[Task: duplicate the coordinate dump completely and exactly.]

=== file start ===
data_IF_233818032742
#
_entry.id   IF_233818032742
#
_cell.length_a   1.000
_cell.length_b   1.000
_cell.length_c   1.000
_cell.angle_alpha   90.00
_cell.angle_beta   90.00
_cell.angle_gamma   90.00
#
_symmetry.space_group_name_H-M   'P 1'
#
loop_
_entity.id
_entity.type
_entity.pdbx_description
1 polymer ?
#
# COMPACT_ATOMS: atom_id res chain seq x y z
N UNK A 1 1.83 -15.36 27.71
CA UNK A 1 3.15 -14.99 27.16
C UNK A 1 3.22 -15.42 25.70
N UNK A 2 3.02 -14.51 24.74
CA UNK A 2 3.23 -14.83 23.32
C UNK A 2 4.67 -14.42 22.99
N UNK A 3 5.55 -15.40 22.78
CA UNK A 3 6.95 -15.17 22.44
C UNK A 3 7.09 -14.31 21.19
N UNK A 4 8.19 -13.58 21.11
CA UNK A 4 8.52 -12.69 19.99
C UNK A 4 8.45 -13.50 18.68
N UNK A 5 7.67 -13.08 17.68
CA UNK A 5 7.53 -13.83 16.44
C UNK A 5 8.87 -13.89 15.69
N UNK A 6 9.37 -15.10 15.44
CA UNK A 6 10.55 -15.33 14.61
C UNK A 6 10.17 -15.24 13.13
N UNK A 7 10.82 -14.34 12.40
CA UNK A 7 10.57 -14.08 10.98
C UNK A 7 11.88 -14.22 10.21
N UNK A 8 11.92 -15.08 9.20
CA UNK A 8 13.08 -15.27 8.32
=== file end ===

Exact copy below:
data_IF_233818032742
#
_entry.id   IF_233818032742
#
_cell.length_a   1.000
_cell.length_b   1.000
_cell.length_c   1.000
_cell.angle_alpha   90.00
_cell.angle_beta   90.00
_cell.angle_gamma   90.00
#
_symmetry.space_group_name_H-M   'P 1'
#
loop_
_entity.id
_entity.type
_entity.pdbx_description
1 polymer ?
#
# COMPACT_ATOMS: atom_id res chain seq x y z
N UNK A 1 1.83 -15.36 27.71
CA UNK A 1 3.15 -14.99 27.16
C UNK A 1 3.22 -15.42 25.70
N UNK A 2 3.02 -14.51 24.74
CA UNK A 2 3.23 -14.83 23.32
C UNK A 2 4.67 -14.42 22.99
N UNK A 3 5.55 -15.40 22.78
CA UNK A 3 6.95 -15.17 22.44
C UNK A 3 7.09 -14.31 21.19
N UNK A 4 8.19 -13.58 21.11
CA UNK A 4 8.52 -12.69 19.99
C UNK A 4 8.45 -13.50 18.68
N UNK A 5 7.67 -13.08 17.68
CA UNK A 5 7.53 -13.83 16.44
C UNK A 5 8.87 -13.89 15.69
N UNK A 6 9.37 -15.10 15.44
CA UNK A 6 10.55 -15.33 14.61
C UNK A 6 10.17 -15.24 13.13
N UNK A 7 10.82 -14.34 12.40
CA UNK A 7 10.57 -14.08 10.98
C UNK A 7 11.88 -14.22 10.21
N UNK A 8 11.92 -15.08 9.20
CA UNK A 8 13.08 -15.27 8.32